HR Policies – Checklist

HR Policies – Checklist

HR policies are the basic ground rules, to be taken in to account in handling the employees, for the smooth functioning of any organization. This article will help you to formulate, the basic HR policies for your organization and will act as a checklist to prevent you from missing out the important factors to consider, while framing the policies.
Every startup company cannot spend its valuable time in framing HR policies, while trying to stabilize its position in the market and creating strategies for revenue improvement. But it’s a legal necessity that every organization should put its HR policies in black and white and each employee of the organization must be communicated clearly about those policies. So, rather than spending the invaluable time in framing new policies, it would be a blessing to make minor changes to the pre-defined HR policies and personalize them accordingly. These policies would preempt the possible situations leading to a complication between the management and the employee.
So the obligatory points, around which, your HR policies should be framed are,

Equity in HR policies:

The employment opportunities must not be influenced by an individual’s race, color, religion, gender, sexual orientation, gender identity or expression, national origin, age disability, etc. The various employment decisions including recruitment, hiring, promotion, training, compensation, benefits, transfer, discipline and discharge should not be biased by any of the afore mentioned points.

Employee Classification:

Classification of employees is done according to the hours worked and the expected duration of the job. This leaves the employees to be classified broadly into three categories namely, full-time, part time & temporary employees. The importance of such classifications is their effect on eligibility for benefits such as health insurance and paid time off.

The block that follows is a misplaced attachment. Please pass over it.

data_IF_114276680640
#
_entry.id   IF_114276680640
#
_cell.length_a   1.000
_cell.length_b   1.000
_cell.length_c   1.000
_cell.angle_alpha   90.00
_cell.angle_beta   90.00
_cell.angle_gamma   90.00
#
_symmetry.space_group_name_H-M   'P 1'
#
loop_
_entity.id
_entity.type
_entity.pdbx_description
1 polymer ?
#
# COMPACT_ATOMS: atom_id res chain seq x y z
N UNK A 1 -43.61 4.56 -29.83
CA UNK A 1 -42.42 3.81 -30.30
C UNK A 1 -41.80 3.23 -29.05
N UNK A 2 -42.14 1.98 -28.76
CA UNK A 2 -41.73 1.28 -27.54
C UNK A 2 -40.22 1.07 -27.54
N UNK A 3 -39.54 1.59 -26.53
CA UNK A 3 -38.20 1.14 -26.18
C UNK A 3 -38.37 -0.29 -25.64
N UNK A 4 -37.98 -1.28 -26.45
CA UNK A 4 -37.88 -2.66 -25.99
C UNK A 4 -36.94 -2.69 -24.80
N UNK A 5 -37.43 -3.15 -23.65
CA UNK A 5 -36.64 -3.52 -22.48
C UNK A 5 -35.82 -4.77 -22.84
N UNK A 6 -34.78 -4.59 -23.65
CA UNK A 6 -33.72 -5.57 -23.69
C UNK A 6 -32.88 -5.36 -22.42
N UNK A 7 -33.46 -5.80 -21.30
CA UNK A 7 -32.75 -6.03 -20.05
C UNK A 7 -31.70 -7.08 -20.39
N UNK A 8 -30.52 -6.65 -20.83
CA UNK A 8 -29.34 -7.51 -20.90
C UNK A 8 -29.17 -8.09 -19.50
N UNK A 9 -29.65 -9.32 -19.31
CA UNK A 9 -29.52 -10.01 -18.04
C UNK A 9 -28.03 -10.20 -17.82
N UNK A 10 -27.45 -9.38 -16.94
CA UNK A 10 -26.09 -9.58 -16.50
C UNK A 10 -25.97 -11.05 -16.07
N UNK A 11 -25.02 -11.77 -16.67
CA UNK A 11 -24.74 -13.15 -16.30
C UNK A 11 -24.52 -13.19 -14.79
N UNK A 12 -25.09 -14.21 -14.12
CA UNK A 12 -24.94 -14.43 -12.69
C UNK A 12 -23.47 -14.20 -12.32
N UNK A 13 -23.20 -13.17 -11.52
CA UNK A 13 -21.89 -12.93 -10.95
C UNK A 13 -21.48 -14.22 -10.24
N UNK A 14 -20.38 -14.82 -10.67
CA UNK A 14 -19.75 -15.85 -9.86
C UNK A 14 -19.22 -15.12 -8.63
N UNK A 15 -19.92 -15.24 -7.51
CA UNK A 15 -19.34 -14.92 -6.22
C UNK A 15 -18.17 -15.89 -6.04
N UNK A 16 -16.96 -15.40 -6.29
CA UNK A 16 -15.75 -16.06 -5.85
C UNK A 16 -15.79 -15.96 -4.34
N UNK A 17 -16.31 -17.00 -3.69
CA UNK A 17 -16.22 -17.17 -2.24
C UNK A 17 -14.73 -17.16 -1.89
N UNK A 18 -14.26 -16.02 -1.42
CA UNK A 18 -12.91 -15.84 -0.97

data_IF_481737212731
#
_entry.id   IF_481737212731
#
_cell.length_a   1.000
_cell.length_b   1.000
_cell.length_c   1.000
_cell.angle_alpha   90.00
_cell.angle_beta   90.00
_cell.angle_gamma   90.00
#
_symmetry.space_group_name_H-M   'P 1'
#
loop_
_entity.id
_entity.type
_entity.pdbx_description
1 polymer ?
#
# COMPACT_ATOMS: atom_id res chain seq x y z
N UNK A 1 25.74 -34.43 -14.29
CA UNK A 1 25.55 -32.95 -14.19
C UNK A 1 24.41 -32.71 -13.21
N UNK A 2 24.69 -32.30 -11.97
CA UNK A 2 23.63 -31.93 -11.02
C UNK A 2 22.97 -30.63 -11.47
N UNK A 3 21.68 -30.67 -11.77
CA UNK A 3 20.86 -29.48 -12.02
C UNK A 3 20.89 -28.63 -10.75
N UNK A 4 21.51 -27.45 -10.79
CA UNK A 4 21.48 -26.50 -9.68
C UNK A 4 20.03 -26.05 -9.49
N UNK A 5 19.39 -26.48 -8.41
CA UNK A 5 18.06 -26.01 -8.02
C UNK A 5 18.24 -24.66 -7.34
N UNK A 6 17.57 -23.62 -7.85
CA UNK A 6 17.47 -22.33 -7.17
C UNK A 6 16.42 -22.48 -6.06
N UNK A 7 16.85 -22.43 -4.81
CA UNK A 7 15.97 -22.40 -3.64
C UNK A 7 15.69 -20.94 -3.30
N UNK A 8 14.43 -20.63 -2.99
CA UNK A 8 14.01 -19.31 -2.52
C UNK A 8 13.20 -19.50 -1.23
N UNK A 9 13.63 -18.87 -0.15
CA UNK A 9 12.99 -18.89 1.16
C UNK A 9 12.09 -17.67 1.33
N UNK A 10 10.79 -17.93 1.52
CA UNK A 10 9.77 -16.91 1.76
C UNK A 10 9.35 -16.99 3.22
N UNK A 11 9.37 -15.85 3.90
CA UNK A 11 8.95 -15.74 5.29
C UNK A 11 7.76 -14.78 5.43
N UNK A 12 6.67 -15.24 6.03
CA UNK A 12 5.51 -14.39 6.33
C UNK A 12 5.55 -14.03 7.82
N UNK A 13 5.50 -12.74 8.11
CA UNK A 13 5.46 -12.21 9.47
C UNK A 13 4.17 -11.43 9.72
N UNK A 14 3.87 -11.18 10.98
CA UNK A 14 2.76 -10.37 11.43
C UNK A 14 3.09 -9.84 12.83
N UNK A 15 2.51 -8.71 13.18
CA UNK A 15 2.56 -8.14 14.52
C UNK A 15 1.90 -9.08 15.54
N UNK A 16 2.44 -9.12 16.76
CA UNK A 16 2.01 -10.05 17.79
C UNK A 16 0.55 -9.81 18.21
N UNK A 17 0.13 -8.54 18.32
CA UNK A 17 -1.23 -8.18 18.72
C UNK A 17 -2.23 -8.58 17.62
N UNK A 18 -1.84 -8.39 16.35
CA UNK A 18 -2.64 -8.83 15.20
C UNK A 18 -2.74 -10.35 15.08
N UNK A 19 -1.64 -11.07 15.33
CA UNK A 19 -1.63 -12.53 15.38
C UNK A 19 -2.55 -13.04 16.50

Workdays & Payday:

Workday is the period of time, in which the employee works. It also relates to day-offs and holidays. These details must be communicated clearly to the employee prior to the completion of hiring process. Payday is the day in which the employee receives his/her paycheck. Payday may be weekly, bi-weekly or monthly.

Overtime Compensations:

The extra hours an employee works more than the normal work hours in a week (which is usually 40 hours) are considered as overtime. Commonly the employees receive an overtime pay of one and a half times, their regular rates of pay. However, this does not apply to hours worked on weekends and holidays, unless it exceeds the usual work hours in a week.


Break and meal period are intended to give an employee a chance to renew attention and energy after working for an extensive period. Usually the employees are provided an unpaid meal period of no less than 30 minutes for all shifts of more than seven hours.


Payroll deductions are the amounts withheld from an employee’s wages. Payroll Deduction Policy should include a detailed description of all the deductions including what the deduction is for and the percentage amount being deducted from the employee. Deductions can be broadly classified into two types, namely Mandatory deductions (Professions tax, TDS, Provident Fund, ESI etc,.) and Voluntary deductions (Insurance policies, personal provident funds, parking fees etc.,).

Annual leaves:

Vacation or Annual leave benefits are provided for the rest and relaxation of the regular employee and are necessary for effective work. Generally the employers are legally obligated to provide certain employees with up to 12 weeks of unpaid, job-protected leave each year. The employees working for less than a year, usually does not qualify for vacation.


Evaluation or Appraisal of employee performance can be done either annually or intermediately with respect to the job description and standards of evaluation. Evaluation of employee will aid in recognition of excellence and encourage individual improvement when needed. These evaluation methods and durations must be conveyed to the employee well before the process of hiring.

Training & Development:

Employee training and development should address both organizational needs and individual needs and reflect the organization’s overall philosophy on learning. When establishing an employee development policy you need to consider both the financial and human resource capacity of your organization. The two types of trainings are, On-the-job (informal) and Formal training programs.


There are two ways to terminate employment: voluntary & involuntary. Voluntary terminations include resignations, retirement, and failure to return from leave or completion of contract. Involuntary terminations include layoffs and disciplinary action. The circumstances surrounding the termination, however, may affect your entitlement to payment for unused vacation time.
Without a neatly framed and communicated Human Resource policy, the organization will be at a disadvantage, if at all a situation arises wherein an employee takes the problem to the court. Also, organizations have to give as much thought to the ethical content of their policies as they do to make widely known and enforcing them.